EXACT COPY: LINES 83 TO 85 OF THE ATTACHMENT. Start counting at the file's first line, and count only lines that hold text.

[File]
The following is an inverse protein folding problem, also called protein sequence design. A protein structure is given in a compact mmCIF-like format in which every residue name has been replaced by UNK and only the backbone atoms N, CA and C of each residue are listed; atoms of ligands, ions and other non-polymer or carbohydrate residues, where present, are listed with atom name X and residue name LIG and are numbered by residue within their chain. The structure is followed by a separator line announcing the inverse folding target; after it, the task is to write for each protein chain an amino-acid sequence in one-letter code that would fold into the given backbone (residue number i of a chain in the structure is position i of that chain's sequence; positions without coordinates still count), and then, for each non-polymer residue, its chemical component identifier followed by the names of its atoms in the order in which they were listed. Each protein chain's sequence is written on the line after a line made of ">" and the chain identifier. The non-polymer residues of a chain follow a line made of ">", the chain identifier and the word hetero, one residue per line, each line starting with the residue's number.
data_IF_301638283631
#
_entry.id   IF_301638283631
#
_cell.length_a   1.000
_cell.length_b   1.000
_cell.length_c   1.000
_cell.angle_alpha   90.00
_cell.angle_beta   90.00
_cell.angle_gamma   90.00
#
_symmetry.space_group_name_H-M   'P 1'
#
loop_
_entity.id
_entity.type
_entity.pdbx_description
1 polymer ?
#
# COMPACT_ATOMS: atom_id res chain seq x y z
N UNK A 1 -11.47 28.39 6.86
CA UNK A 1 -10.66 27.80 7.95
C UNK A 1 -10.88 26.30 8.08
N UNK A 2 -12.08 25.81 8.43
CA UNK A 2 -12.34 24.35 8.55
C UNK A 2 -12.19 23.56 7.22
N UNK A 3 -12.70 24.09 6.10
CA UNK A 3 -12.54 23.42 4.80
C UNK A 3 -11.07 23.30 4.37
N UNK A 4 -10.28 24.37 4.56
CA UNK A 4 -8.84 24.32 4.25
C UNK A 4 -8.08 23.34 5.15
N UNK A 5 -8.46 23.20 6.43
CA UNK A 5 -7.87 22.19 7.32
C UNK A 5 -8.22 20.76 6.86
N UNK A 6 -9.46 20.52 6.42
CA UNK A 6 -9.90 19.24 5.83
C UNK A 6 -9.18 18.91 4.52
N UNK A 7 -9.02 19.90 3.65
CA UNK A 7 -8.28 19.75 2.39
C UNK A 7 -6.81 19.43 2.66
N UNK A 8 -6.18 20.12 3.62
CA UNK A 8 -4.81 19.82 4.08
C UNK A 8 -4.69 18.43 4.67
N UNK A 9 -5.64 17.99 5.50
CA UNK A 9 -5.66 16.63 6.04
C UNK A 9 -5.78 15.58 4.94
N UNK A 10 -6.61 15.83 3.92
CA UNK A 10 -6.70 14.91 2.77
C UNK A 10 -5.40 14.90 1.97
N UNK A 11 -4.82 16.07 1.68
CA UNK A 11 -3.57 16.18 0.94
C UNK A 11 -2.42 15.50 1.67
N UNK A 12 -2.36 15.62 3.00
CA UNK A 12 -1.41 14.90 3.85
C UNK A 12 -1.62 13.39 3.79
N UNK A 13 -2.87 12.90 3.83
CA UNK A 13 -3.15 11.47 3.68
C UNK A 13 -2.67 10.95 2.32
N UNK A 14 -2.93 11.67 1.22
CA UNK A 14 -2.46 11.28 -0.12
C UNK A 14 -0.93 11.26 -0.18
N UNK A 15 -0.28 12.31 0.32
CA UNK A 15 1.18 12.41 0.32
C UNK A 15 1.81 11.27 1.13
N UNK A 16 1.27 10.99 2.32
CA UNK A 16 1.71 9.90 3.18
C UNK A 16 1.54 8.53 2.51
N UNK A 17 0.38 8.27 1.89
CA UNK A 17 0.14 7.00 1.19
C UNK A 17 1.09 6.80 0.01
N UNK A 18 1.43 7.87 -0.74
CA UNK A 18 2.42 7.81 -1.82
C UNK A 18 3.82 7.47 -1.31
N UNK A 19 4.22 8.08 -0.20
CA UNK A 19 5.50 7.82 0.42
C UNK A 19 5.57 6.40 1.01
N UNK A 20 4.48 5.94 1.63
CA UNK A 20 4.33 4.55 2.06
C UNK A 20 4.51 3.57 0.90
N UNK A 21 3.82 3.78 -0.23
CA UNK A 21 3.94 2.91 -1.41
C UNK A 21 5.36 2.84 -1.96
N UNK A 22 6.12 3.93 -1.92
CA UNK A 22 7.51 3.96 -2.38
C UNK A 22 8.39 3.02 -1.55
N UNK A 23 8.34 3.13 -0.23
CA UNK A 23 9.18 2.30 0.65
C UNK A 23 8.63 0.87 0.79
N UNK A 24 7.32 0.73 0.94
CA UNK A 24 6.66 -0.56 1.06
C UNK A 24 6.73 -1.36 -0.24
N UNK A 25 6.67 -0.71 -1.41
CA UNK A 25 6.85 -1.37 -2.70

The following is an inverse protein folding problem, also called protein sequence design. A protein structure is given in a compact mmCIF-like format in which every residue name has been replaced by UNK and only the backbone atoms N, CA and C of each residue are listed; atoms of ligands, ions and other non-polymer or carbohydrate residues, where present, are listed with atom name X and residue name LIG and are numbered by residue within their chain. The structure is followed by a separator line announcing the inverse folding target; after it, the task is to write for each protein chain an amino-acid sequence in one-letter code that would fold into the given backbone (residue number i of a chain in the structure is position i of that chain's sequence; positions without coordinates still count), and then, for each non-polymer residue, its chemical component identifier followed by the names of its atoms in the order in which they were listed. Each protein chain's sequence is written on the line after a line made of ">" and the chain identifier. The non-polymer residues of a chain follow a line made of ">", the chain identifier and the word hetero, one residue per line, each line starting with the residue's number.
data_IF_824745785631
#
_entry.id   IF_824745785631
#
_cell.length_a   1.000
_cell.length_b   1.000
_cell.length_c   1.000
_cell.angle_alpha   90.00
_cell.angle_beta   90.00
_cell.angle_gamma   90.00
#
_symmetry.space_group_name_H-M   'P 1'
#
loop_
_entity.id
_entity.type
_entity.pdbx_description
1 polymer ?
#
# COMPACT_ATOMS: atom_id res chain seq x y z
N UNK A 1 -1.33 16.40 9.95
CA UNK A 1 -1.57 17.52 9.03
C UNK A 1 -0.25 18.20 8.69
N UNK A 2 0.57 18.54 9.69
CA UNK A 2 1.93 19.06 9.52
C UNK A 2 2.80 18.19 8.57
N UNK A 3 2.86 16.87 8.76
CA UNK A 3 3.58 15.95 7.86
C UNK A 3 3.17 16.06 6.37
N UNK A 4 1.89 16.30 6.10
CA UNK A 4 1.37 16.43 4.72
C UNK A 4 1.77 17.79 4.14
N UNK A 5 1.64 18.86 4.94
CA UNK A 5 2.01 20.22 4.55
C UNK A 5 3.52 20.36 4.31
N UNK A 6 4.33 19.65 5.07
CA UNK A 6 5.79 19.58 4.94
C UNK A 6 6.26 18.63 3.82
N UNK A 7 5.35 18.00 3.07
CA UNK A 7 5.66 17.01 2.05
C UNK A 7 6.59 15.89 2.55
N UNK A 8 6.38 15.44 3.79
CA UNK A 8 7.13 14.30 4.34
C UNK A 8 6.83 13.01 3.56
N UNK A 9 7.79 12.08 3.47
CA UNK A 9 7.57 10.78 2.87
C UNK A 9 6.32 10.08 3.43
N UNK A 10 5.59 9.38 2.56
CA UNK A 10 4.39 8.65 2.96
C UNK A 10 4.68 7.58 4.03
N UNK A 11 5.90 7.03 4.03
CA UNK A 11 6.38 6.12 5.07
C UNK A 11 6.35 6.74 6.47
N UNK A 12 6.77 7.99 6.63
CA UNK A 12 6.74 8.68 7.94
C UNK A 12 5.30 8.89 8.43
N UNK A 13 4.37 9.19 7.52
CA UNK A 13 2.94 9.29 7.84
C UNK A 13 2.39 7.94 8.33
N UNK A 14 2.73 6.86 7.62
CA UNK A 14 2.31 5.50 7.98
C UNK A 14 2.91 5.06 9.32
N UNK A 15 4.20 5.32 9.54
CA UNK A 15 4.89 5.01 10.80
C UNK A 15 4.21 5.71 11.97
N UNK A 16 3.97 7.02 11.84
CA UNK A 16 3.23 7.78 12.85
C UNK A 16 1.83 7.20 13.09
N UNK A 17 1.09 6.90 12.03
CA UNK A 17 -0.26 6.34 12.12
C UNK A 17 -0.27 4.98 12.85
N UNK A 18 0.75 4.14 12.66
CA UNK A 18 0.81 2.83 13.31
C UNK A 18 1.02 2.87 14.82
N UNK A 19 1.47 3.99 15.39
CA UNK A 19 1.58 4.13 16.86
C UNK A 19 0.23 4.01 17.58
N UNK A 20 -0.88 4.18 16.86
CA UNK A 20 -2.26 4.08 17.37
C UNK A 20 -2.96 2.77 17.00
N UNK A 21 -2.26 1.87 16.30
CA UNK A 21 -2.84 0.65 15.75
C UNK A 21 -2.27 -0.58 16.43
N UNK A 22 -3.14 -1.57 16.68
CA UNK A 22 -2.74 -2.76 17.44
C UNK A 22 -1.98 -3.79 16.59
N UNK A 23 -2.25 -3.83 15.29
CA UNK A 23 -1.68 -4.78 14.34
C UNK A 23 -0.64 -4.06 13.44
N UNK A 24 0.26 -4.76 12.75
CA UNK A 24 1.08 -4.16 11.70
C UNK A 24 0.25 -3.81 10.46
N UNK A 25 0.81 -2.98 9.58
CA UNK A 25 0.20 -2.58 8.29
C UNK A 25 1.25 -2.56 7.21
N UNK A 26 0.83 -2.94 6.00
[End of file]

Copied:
CA UNK A 21 3.94 2.91 -1.41
C UNK A 21 5.36 2.84 -1.96
N UNK A 22 6.12 3.93 -1.92